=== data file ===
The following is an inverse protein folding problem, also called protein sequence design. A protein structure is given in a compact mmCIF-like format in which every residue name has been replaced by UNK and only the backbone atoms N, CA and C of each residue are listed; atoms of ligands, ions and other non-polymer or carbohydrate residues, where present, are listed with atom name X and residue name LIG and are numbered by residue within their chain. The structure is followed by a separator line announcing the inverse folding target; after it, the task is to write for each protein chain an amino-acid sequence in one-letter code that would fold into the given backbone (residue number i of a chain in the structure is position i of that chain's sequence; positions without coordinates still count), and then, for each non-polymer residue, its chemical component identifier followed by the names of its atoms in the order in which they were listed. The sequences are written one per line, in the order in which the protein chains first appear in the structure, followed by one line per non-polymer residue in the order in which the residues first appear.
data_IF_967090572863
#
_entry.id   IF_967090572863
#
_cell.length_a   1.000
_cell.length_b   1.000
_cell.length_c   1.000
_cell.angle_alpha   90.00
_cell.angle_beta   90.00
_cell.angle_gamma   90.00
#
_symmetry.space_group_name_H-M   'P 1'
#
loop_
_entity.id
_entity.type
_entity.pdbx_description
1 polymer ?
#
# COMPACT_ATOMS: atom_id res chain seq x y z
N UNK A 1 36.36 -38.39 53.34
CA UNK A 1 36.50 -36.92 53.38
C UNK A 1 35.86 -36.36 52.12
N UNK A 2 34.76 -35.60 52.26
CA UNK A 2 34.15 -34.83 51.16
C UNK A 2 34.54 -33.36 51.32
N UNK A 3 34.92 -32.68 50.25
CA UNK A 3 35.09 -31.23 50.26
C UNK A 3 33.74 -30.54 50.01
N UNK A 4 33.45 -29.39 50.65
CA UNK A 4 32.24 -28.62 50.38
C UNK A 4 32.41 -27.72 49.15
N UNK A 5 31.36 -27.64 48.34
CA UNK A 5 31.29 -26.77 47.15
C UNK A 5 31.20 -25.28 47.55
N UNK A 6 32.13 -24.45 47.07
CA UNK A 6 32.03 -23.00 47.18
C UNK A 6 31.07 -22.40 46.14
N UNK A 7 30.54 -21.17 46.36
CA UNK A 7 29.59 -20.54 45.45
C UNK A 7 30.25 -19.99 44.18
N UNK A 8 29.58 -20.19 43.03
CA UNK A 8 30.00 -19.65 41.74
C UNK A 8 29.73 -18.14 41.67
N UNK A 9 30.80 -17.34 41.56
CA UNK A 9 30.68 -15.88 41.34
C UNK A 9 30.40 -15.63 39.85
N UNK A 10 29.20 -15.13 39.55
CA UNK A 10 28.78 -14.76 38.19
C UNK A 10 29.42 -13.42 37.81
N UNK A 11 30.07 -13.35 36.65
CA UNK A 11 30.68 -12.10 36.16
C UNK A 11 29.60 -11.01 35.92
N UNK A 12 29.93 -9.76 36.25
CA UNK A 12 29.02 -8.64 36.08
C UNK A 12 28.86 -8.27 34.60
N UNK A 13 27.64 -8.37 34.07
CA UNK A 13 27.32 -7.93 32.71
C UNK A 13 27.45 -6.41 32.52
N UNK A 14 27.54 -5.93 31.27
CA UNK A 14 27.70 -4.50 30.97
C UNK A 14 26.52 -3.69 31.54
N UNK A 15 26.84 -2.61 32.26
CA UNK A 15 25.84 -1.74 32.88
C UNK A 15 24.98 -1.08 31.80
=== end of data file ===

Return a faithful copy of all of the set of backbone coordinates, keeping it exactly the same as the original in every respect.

The following is an inverse protein folding problem, also called protein sequence design. A protein structure is given in a compact mmCIF-like format in which every residue name has been replaced by UNK and only the backbone atoms N, CA and C of each residue are listed; atoms of ligands, ions and other non-polymer or carbohydrate residues, where present, are listed with atom name X and residue name LIG and are numbered by residue within their chain. The structure is followed by a separator line announcing the inverse folding target; after it, the task is to write for each protein chain an amino-acid sequence in one-letter code that would fold into the given backbone (residue number i of a chain in the structure is position i of that chain's sequence; positions without coordinates still count), and then, for each non-polymer residue, its chemical component identifier followed by the names of its atoms in the order in which they were listed. The sequences are written one per line, in the order in which the protein chains first appear in the structure, followed by one line per non-polymer residue in the order in which the residues first appear.
data_IF_967090572863
#
_entry.id   IF_967090572863
#
_cell.length_a   1.000
_cell.length_b   1.000
_cell.length_c   1.000
_cell.angle_alpha   90.00
_cell.angle_beta   90.00
_cell.angle_gamma   90.00
#
_symmetry.space_group_name_H-M   'P 1'
#
loop_
_entity.id
_entity.type
_entity.pdbx_description
1 polymer ?
#
# COMPACT_ATOMS: atom_id res chain seq x y z
N UNK A 1 36.36 -38.39 53.34
CA UNK A 1 36.50 -36.92 53.38
C UNK A 1 35.86 -36.36 52.12
N UNK A 2 34.76 -35.60 52.26
CA UNK A 2 34.15 -34.83 51.16
C UNK A 2 34.54 -33.36 51.32
N UNK A 3 34.92 -32.68 50.25
CA UNK A 3 35.09 -31.23 50.26
C UNK A 3 33.74 -30.54 50.01
N UNK A 4 33.45 -29.39 50.65
CA UNK A 4 32.24 -28.62 50.38
C UNK A 4 32.41 -27.72 49.15
N UNK A 5 31.36 -27.64 48.34
CA UNK A 5 31.29 -26.77 47.15
C UNK A 5 31.20 -25.28 47.55
N UNK A 6 32.13 -24.45 47.07
CA UNK A 6 32.03 -23.00 47.18
C UNK A 6 31.07 -22.40 46.14
N UNK A 7 30.54 -21.17 46.36
CA UNK A 7 29.59 -20.54 45.45
C UNK A 7 30.25 -19.99 44.18
N UNK A 8 29.58 -20.19 43.03
CA UNK A 8 30.00 -19.65 41.74
C UNK A 8 29.73 -18.14 41.67
N UNK A 9 30.80 -17.34 41.56
CA UNK A 9 30.68 -15.88 41.34
C UNK A 9 30.40 -15.63 39.85
N UNK A 10 29.20 -15.13 39.55
CA UNK A 10 28.78 -14.76 38.19
C UNK A 10 29.42 -13.42 37.81
N UNK A 11 30.07 -13.35 36.65
CA UNK A 11 30.68 -12.10 36.16
C UNK A 11 29.60 -11.01 35.92
N UNK A 12 29.93 -9.76 36.25
CA UNK A 12 29.02 -8.64 36.08
C UNK A 12 28.86 -8.27 34.60
N UNK A 13 27.64 -8.37 34.07
CA UNK A 13 27.32 -7.93 32.71
C UNK A 13 27.45 -6.41 32.52
N UNK A 14 27.54 -5.93 31.27
CA UNK A 14 27.70 -4.50 30.97
C UNK A 14 26.52 -3.69 31.54
N UNK A 15 26.84 -2.61 32.26
CA UNK A 15 25.84 -1.74 32.88
C UNK A 15 24.98 -1.08 31.80